The facilitator (moderator) is expected to take the initiative in the agenda triage and bring it to a final consensus.
At this point, there should be two types of agendas available.
- Agenda that has been submitted before the meeting
- Agendas that have emerged as a result of task progress reports or tension triage
Agenda triage is the process of determining which of these agendas should be discussed at the meeting that day and in what order. The milestones and goals of the project should be referenced as you prioritize them.
If there is anything unclear in the description of the agenda submitted in advance, team members should ask questions to satisfy themselves. At this point, the facilitator (accelerator) is expected to stimulate discussion on how to improve this agenda.
As the content of the agenda becomes clearer, it may become apparent that there is too much or not enough time in the pre-set time. In this case, adjust the time for the agenda.
Once the content of the agenda is clear, prioritize it. The basic rule is to discuss the agenda items that are necessary to achieve the milestone. Consider the content of the most recent milestone and the number of meetings that can be held before that deadline. As a result of referring to the milestones, you may adjust the conclusions to be reached in the discussion of individual agendas.
If there are other agenda items that are more urgent from the team members’ point of view, and the team members agree on them, those agenda items will be given priority.
After prioritizing, any agenda items that cannot be discussed on the day of the meeting should be carried over to the next meeting. When you have such an agenda, agenda triage involves prioritizing it among the following three categories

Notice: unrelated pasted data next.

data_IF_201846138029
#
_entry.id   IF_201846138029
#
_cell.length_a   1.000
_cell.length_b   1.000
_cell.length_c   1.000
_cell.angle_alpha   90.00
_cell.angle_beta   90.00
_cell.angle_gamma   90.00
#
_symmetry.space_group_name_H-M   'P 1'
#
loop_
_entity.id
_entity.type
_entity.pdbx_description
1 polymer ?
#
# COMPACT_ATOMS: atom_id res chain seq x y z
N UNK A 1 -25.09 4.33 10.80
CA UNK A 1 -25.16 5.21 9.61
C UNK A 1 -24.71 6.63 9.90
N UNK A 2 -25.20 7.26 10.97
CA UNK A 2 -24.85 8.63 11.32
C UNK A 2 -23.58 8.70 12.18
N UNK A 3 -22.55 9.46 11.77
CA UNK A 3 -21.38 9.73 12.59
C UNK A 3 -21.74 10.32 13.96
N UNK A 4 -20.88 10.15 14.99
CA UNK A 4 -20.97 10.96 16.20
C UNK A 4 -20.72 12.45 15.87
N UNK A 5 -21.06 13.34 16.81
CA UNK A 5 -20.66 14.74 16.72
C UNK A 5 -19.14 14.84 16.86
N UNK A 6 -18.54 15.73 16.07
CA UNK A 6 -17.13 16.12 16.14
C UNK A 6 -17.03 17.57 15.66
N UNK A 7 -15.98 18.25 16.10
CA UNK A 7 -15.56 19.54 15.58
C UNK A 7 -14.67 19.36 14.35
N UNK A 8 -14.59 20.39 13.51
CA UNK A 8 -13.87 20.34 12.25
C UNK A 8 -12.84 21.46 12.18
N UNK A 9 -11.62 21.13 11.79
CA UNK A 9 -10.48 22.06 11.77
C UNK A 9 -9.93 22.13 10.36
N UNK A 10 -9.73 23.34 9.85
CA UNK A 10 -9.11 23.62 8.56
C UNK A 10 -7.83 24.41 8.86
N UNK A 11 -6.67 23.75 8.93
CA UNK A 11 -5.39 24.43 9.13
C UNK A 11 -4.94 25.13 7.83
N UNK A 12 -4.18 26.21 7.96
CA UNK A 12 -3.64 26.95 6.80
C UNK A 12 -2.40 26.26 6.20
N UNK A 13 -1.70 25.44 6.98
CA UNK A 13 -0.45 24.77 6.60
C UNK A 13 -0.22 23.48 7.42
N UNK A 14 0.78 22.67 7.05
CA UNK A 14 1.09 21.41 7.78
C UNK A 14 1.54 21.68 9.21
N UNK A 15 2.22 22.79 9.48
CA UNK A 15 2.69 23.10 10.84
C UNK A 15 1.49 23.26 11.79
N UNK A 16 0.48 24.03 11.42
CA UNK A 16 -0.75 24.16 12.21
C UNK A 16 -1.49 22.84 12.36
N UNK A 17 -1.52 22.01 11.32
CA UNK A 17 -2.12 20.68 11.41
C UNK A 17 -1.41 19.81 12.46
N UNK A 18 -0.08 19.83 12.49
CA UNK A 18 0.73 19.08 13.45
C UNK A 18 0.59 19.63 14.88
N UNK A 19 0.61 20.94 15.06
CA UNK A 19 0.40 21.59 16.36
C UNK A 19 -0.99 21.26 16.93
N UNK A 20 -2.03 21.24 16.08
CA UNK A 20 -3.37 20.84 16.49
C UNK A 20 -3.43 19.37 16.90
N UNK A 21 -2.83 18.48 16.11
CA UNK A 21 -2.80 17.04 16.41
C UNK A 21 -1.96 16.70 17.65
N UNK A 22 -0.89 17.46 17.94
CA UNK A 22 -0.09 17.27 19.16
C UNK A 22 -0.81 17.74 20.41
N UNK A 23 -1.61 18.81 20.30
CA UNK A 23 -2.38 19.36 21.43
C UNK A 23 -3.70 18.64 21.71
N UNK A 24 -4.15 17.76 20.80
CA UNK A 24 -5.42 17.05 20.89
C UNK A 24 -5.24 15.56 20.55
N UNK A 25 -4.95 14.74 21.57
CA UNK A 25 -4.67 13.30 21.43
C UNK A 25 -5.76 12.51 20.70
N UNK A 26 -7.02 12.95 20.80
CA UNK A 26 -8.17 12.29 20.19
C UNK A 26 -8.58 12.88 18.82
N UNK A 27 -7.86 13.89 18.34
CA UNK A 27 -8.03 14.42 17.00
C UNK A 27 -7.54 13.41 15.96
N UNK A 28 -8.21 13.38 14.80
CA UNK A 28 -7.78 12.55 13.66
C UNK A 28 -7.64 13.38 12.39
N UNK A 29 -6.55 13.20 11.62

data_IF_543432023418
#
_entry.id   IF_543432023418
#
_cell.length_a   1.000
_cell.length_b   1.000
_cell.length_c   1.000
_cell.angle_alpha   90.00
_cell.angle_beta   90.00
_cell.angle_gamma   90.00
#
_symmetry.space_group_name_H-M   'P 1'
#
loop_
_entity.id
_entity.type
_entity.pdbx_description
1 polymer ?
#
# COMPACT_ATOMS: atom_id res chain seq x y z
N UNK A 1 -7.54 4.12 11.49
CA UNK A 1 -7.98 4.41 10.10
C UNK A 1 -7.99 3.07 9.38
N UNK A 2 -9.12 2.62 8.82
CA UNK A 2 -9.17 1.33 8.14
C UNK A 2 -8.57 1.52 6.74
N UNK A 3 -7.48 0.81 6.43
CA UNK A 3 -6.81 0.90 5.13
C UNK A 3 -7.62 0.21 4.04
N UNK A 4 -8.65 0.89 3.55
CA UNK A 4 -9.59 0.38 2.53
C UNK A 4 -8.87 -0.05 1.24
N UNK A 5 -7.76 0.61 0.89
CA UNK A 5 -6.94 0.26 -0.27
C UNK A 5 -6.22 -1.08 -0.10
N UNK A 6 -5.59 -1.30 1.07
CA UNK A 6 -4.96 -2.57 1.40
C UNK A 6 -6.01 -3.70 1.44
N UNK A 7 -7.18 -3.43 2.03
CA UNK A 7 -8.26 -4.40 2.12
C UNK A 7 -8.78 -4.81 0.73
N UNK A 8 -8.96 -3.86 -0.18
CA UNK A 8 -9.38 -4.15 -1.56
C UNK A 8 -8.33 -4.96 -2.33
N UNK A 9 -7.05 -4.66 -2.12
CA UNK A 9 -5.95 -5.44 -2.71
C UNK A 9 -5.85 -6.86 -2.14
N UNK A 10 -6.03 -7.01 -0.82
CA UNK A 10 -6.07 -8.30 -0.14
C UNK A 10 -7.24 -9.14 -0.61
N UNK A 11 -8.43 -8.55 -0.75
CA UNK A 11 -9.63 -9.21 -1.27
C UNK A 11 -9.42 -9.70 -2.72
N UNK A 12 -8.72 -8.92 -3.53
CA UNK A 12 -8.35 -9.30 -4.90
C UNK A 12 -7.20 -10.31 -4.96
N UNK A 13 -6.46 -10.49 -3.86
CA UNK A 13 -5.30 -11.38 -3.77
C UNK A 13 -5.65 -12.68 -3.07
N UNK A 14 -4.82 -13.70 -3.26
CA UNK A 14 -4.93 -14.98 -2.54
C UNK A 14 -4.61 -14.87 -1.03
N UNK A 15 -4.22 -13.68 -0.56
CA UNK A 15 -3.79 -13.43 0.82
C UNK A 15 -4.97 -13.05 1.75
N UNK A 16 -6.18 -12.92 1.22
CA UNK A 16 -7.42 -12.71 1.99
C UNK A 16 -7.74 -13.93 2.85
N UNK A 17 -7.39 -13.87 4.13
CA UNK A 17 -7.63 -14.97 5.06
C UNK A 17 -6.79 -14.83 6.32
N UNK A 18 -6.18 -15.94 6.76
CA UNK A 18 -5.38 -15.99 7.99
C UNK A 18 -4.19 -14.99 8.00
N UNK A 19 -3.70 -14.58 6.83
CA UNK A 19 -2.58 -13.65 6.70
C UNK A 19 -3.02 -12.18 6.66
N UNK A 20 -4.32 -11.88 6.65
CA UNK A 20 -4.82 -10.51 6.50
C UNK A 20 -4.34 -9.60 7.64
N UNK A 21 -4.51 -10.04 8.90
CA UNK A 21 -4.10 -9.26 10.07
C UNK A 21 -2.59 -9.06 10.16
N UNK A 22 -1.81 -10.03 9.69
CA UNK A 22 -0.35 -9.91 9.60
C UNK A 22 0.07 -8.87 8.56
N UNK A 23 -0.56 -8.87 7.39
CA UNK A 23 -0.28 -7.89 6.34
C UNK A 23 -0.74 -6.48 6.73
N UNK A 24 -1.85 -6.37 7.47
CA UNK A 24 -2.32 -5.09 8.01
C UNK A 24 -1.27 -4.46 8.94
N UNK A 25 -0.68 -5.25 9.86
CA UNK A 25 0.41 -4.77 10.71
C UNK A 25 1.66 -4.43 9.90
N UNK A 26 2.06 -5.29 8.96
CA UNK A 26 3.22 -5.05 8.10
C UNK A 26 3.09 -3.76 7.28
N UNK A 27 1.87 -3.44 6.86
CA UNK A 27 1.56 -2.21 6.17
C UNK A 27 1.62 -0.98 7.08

- Agenda items that have been submitted prior to the meeting
- New agenda items created as a result of task progress reports or tension triage
- Agenda items carried over from the previous week
The agenda items that will be discussed on the day can be discussed in the order of priority, or they can be rearranged so that related topics can continue to be discussed, depending on the content. The advantage of reordering is that it is more efficient to discuss related topics in succession.
Facilitating the Meeting
Digesting Individual Agendas
Once the agenda triage is complete, it is time to discuss each agenda item individually.
Each individual agenda will be facilitated mainly by the respective agenda owner based on the agenda already listed. Facilitators (accelerators) should participate in the discussion to improve the content and final conclusion of the discussion. A recorder should be used to record the process and content of the discussion in real time, so that it is always available to the participants.
Managing the Agenda
The facilitator (moderator) is responsible for managing and coordinating the agenda throughout the meeting. However, all of the agenda management and coordination described below should be discussed with team members. Again, the basic criterion for decision-making is what options are most effective for achieving the most recent milestone, but ultimately the conclusions reached by the team members will take precedence.
First of all, while each agenda item is being discussed, be careful to finish it within the scheduled time. However, depending on the nature of the discussion, the agenda may extend beyond the scheduled time, or conversely, may end early.
If the agenda extends beyond the scheduled time, the facilitator (moderator) should consider whether to carry the agenda to the next meeting or continue the discussion until a certain conclusion is reached.
If carried over to the next session, this agenda should be
- Agenda carried over from the previous week